“With Unclean Hands,” Adam-Troy Castro (Analog Science Fiction andFact, November 2011)
Novelette (read five pages)
Short Story (read three pages)
Ray Bradbury (rent them this weekend)
  • Midnight in Paris, Woody Allen (writer/director) (Sony)
  • Source Code, Ben Ripley (writer), Duncan Jones (director) (Summit)
  • The Adjustment Bureau, George Nolfi (writer/director) (Universal)
Norton (read three chapters)

Authors Petitioned PayPal in Defense of Free Speech

In parallel to the Rush Limbaugh scandal and backlash, there has also been a scandal over censorship by PayPal of material sold on Smashwords that it considered offensive. PayPal refused to process payments for certain types of books that were otherwise legal to distribute in the U.S. It has since reversed its policy under great pressure and outcry from free speech advocates.

In a letter signed by the American Booksellers Foundation for Free Expression, the Association of American Publishers, the Authors Guild, and others, PayPal is criticized harshly for censorship. SFWA’s board of directors also voted unanimously to sign the letter, but the point became moot when PayPal reversed its position.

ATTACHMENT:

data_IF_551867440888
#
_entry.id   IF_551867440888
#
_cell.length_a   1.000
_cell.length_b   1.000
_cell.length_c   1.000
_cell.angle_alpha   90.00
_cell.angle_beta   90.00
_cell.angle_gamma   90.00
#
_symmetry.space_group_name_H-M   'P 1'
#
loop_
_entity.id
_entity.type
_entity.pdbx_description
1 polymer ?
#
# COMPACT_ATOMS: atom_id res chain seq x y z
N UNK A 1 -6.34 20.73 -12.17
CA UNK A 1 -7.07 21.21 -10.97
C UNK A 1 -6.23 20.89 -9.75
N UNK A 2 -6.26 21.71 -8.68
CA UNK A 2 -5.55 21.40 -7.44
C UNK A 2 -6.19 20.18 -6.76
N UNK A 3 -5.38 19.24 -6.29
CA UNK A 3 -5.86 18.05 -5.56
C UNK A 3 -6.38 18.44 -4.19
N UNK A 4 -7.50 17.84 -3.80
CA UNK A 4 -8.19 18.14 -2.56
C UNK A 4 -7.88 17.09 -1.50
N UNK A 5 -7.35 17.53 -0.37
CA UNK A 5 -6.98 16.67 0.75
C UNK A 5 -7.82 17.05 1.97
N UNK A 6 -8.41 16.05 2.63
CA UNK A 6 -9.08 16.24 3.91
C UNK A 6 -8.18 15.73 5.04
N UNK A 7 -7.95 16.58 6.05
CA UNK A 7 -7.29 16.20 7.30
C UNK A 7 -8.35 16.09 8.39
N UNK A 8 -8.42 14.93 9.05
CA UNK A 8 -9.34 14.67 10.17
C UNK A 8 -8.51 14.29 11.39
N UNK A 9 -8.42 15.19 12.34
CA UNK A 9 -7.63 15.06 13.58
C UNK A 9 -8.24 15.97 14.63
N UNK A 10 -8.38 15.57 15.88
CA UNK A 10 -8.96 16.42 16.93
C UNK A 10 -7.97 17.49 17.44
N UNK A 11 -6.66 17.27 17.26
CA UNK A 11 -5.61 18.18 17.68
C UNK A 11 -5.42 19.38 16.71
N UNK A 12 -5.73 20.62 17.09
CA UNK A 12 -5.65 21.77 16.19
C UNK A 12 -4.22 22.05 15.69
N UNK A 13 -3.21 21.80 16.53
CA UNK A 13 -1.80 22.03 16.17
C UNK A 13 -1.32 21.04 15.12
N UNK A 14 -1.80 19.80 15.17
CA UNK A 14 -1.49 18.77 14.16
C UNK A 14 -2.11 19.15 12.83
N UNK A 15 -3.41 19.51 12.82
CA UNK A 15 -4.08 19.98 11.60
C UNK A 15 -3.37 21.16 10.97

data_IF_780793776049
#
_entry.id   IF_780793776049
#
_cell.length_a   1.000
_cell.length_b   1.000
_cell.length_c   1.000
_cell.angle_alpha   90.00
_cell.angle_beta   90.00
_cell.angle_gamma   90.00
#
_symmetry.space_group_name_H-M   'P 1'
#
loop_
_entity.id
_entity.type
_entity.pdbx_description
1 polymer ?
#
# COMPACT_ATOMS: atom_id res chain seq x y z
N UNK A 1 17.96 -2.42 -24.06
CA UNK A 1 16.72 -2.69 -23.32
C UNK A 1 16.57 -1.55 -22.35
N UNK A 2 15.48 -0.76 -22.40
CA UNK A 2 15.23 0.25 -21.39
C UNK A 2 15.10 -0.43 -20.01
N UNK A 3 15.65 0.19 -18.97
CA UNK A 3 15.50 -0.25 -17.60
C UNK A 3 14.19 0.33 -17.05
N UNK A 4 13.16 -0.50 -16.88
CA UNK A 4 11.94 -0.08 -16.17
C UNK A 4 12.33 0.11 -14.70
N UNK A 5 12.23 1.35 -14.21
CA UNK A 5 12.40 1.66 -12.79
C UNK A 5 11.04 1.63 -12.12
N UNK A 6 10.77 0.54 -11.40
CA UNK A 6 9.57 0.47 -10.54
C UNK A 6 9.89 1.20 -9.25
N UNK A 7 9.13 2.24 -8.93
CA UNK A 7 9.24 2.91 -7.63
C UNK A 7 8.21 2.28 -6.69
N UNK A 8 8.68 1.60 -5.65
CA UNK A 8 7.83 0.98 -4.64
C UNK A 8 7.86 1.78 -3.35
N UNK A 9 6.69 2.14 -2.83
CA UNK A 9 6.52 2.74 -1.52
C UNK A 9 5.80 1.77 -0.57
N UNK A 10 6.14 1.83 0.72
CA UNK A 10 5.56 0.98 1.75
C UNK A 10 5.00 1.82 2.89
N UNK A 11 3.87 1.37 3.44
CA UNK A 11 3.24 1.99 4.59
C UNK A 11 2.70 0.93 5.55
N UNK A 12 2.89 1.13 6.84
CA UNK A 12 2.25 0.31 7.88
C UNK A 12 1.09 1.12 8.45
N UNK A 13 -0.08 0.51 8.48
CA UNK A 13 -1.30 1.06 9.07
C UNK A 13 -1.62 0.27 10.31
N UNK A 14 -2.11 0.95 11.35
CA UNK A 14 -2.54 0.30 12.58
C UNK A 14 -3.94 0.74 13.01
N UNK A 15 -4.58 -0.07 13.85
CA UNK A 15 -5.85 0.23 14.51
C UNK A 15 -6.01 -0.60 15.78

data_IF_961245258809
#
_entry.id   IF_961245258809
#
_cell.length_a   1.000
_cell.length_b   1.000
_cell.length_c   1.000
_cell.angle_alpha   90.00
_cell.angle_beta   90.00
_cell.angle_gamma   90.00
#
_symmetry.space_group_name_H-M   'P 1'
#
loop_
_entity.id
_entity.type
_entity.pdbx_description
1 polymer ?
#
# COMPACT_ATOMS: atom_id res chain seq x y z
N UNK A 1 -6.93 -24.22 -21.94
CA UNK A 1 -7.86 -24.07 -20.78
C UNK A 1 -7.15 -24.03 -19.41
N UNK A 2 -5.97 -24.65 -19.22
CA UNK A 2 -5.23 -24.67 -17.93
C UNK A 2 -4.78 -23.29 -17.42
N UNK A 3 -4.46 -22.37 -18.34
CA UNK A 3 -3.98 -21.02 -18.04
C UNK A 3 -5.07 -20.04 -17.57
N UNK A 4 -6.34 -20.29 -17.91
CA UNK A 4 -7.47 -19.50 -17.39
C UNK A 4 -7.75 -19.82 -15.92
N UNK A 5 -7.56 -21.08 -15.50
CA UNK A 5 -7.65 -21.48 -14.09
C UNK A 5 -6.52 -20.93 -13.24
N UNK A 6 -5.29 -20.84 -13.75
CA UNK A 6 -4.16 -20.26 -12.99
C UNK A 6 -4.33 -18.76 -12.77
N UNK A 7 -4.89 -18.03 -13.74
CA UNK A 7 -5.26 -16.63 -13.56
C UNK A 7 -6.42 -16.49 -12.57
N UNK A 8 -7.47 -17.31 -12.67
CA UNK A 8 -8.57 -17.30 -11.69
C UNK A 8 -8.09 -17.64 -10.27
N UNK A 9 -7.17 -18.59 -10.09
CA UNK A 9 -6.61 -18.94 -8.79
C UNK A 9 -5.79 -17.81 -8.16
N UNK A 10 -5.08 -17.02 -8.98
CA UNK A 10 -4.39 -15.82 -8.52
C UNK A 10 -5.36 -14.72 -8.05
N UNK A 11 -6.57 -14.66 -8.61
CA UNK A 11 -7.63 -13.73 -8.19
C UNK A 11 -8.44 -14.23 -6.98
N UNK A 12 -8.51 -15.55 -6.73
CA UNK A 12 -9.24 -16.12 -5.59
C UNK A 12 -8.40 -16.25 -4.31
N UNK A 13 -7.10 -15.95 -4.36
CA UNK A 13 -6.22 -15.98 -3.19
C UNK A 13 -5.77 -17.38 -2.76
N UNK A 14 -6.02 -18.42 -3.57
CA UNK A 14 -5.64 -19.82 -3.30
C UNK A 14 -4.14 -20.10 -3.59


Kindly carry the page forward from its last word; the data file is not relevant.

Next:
In all of the discussion of the PayPal incident on the internet, I can not find anyone, anywhere, who says that “freedom of speech does not guarantee freedom of consequences” with respect to this situation, and that “a corporation has the right to exercise its freedom of speech by denying payment processing for offensive material.” No reasonable person thinks that’s okay. No one. Even though legally it’s in the clear. It’s not a constitutional matter, it’s a moral matter.

It also shows how the popularly suggested sinecure, “he should go get a blog,” or “he should self-publish his book,” is no solution. There is no “consequence free” publication option for speech that offends. There is no platform anywhere that is not supported somehow by the community. Even having flyers printed up requires the cooperation of a print shop–and that print shop could be pressured by offended groups to stop servicing those flyers. And as we’ve seen here, even a normally invisible party like a payment processor can decide that it gets a “vote” in the publication of material.